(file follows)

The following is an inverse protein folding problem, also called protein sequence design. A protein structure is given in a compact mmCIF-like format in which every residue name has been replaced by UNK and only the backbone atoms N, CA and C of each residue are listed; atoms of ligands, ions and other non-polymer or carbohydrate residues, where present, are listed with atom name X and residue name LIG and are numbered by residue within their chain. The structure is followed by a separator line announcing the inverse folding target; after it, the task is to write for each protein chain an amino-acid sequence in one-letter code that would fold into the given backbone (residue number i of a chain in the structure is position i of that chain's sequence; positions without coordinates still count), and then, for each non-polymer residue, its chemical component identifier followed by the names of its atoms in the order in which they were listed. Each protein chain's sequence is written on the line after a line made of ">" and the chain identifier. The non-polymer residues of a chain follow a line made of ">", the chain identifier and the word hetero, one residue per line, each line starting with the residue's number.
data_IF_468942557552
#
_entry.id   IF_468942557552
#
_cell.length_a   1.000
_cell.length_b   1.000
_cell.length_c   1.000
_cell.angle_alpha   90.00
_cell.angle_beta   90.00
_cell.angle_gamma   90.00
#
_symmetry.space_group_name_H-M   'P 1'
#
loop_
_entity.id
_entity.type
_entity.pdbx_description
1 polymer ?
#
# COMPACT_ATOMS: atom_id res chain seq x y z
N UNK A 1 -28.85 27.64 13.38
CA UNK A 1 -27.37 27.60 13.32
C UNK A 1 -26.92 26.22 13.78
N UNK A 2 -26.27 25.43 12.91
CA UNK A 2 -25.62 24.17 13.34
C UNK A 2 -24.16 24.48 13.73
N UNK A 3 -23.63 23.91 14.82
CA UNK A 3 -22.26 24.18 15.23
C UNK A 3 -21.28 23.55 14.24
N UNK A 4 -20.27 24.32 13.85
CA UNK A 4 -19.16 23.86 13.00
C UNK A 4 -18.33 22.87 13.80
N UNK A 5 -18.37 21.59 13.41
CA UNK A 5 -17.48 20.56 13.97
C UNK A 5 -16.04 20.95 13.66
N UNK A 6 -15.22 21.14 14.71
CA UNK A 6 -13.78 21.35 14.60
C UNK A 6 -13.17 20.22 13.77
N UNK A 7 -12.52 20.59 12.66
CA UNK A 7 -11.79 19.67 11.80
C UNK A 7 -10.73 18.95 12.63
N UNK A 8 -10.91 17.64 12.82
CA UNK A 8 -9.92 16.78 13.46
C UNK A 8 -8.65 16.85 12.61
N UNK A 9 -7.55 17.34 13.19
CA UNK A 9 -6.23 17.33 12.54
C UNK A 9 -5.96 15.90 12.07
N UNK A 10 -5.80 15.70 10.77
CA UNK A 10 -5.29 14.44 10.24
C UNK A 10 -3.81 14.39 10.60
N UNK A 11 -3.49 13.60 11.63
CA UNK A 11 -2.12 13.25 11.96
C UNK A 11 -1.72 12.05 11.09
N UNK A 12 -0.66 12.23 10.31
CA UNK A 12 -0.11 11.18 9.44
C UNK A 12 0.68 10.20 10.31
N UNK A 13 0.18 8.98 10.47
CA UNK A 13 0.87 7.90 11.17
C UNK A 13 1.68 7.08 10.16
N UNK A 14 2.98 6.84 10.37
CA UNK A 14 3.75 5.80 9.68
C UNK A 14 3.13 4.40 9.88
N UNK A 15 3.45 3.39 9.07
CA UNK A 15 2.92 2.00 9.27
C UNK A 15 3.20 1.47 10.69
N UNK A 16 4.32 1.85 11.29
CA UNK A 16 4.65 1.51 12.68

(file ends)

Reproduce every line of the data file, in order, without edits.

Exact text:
The following is an inverse protein folding problem, also called protein sequence design. A protein structure is given in a compact mmCIF-like format in which every residue name has been replaced by UNK and only the backbone atoms N, CA and C of each residue are listed; atoms of ligands, ions and other non-polymer or carbohydrate residues, where present, are listed with atom name X and residue name LIG and are numbered by residue within their chain. The structure is followed by a separator line announcing the inverse folding target; after it, the task is to write for each protein chain an amino-acid sequence in one-letter code that would fold into the given backbone (residue number i of a chain in the structure is position i of that chain's sequence; positions without coordinates still count), and then, for each non-polymer residue, its chemical component identifier followed by the names of its atoms in the order in which they were listed. Each protein chain's sequence is written on the line after a line made of ">" and the chain identifier. The non-polymer residues of a chain follow a line made of ">", the chain identifier and the word hetero, one residue per line, each line starting with the residue's number.
data_IF_468942557552
#
_entry.id   IF_468942557552
#
_cell.length_a   1.000
_cell.length_b   1.000
_cell.length_c   1.000
_cell.angle_alpha   90.00
_cell.angle_beta   90.00
_cell.angle_gamma   90.00
#
_symmetry.space_group_name_H-M   'P 1'
#
loop_
_entity.id
_entity.type
_entity.pdbx_description
1 polymer ?
#
# COMPACT_ATOMS: atom_id res chain seq x y z
N UNK A 1 -28.85 27.64 13.38
CA UNK A 1 -27.37 27.60 13.32
C UNK A 1 -26.92 26.22 13.78
N UNK A 2 -26.27 25.43 12.91
CA UNK A 2 -25.62 24.17 13.34
C UNK A 2 -24.16 24.48 13.73
N UNK A 3 -23.63 23.91 14.82
CA UNK A 3 -22.26 24.18 15.23
C UNK A 3 -21.28 23.55 14.24
N UNK A 4 -20.27 24.32 13.85
CA UNK A 4 -19.16 23.86 13.00
C UNK A 4 -18.33 22.87 13.80
N UNK A 5 -18.37 21.59 13.41
CA UNK A 5 -17.48 20.56 13.97
C UNK A 5 -16.04 20.95 13.66
N UNK A 6 -15.22 21.14 14.71
CA UNK A 6 -13.78 21.35 14.60
C UNK A 6 -13.17 20.22 13.77
N UNK A 7 -12.52 20.59 12.66
CA UNK A 7 -11.79 19.67 11.80
C UNK A 7 -10.73 18.95 12.63
N UNK A 8 -10.91 17.64 12.82
CA UNK A 8 -9.92 16.78 13.46
C UNK A 8 -8.65 16.85 12.61
N UNK A 9 -7.55 17.34 13.19
CA UNK A 9 -6.23 17.33 12.54
C UNK A 9 -5.96 15.90 12.07
N UNK A 10 -5.80 15.70 10.77
CA UNK A 10 -5.29 14.44 10.24
C UNK A 10 -3.81 14.39 10.60
N UNK A 11 -3.49 13.60 11.63
CA UNK A 11 -2.12 13.25 11.96
C UNK A 11 -1.72 12.05 11.09
N UNK A 12 -0.66 12.23 10.31
CA UNK A 12 -0.11 11.18 9.44
C UNK A 12 0.68 10.20 10.31
N UNK A 13 0.18 8.98 10.47
CA UNK A 13 0.87 7.90 11.17
C UNK A 13 1.68 7.08 10.16
N UNK A 14 2.98 6.84 10.37
CA UNK A 14 3.75 5.80 9.68
C UNK A 14 3.13 4.40 9.88
N UNK A 15 3.45 3.39 9.07
CA UNK A 15 2.92 2.00 9.27
C UNK A 15 3.20 1.47 10.69
N UNK A 16 4.32 1.85 11.29
CA UNK A 16 4.65 1.51 12.68